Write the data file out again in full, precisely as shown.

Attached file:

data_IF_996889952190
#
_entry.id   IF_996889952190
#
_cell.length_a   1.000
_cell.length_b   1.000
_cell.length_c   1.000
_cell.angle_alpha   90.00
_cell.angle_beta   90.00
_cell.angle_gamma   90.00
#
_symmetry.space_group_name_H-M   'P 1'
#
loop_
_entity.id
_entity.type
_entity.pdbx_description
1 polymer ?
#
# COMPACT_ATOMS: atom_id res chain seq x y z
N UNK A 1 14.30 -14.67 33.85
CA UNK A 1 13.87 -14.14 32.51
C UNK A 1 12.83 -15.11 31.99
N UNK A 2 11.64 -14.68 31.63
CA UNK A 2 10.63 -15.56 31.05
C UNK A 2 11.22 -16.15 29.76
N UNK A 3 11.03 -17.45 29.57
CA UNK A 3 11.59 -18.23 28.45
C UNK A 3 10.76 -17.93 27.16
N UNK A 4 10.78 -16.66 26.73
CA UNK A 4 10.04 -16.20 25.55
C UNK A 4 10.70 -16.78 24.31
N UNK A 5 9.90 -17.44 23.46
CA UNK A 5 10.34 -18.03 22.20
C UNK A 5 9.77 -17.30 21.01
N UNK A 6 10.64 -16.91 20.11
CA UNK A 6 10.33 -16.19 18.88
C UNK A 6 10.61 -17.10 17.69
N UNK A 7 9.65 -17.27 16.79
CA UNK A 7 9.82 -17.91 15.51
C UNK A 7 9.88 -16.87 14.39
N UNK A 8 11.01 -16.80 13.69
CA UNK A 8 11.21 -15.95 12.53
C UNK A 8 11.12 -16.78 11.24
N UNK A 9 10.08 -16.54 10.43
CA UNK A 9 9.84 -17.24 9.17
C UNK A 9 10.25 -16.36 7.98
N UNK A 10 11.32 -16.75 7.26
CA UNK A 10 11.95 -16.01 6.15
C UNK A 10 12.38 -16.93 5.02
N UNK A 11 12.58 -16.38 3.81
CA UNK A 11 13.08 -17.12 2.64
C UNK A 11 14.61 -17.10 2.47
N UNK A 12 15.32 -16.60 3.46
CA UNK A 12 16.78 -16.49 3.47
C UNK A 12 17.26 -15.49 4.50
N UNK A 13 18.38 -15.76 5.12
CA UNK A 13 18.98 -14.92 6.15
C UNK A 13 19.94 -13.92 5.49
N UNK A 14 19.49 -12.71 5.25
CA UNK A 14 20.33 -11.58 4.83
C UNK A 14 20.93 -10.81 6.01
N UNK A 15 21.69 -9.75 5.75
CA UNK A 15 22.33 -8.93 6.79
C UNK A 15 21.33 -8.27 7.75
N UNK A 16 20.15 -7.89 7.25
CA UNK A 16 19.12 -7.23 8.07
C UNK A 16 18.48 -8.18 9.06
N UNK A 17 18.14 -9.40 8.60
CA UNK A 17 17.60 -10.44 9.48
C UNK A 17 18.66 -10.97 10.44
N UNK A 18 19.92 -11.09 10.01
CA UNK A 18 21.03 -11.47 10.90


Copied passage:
data_IF_996889952190
#
_entry.id   IF_996889952190
#
_cell.length_a   1.000
_cell.length_b   1.000
_cell.length_c   1.000
_cell.angle_alpha   90.00
_cell.angle_beta   90.00
_cell.angle_gamma   90.00
#
_symmetry.space_group_name_H-M   'P 1'
#
loop_
_entity.id
_entity.type
_entity.pdbx_description
1 polymer ?
#
# COMPACT_ATOMS: atom_id res chain seq x y z
N UNK A 1 14.30 -14.67 33.85
CA UNK A 1 13.87 -14.14 32.51
C UNK A 1 12.83 -15.11 31.99
N UNK A 2 11.64 -14.68 31.63
CA UNK A 2 10.63 -15.56 31.05
C UNK A 2 11.22 -16.15 29.76
N UNK A 3 11.03 -17.45 29.57
CA UNK A 3 11.59 -18.23 28.45
C UNK A 3 10.76 -17.93 27.16
N UNK A 4 10.78 -16.66 26.73
CA UNK A 4 10.04 -16.20 25.55
C UNK A 4 10.70 -16.78 24.31
N UNK A 5 9.90 -17.44 23.46
CA UNK A 5 10.34 -18.03 22.20
C UNK A 5 9.77 -17.30 21.01
N UNK A 6 10.64 -16.91 20.11
CA UNK A 6 10.33 -16.19 18.88
C UNK A 6 10.61 -17.10 17.69
N UNK A 7 9.65 -17.27 16.79
CA UNK A 7 9.82 -17.91 15.51
C UNK A 7 9.88 -16.87 14.39
N UNK A 8 11.01 -16.80 13.69
CA UNK A 8 11.21 -15.95 12.53
C UNK A 8 11.12 -16.78 11.24
N UNK A 9 10.08 -16.54 10.43
CA UNK A 9 9.84 -17.24 9.17
C UNK A 9 10.25 -16.36 7.98
N UNK A 10 11.32 -16.75 7.26
CA UNK A 10 11.95 -16.01 6.15
C UNK A 10 12.38 -16.93 5.02
N UNK A 11 12.58 -16.38 3.81
CA UNK A 11 13.08 -17.12 2.64
C UNK A 11 14.61 -17.10 2.47
N UNK A 12 15.32 -16.60 3.46
CA UNK A 12 16.78 -16.49 3.47
C UNK A 12 17.26 -15.49 4.50
N UNK A 13 18.38 -15.76 5.12
CA UNK A 13 18.98 -14.92 6.15
C UNK A 13 19.94 -13.92 5.49
N UNK A 14 19.49 -12.71 5.25
CA UNK A 14 20.33 -11.58 4.83
C UNK A 14 20.93 -10.81 6.01
N UNK A 15 21.69 -9.75 5.75
CA UNK A 15 22.33 -8.93 6.79
C UNK A 15 21.33 -8.27 7.75
N UNK A 16 20.15 -7.89 7.25
CA UNK A 16 19.12 -7.23 8.07
C UNK A 16 18.48 -8.18 9.06
N UNK A 17 18.14 -9.40 8.60
CA UNK A 17 17.60 -10.44 9.48
C UNK A 17 18.66 -10.97 10.44
N UNK A 18 19.92 -11.09 10.01
CA UNK A 18 21.03 -11.47 10.90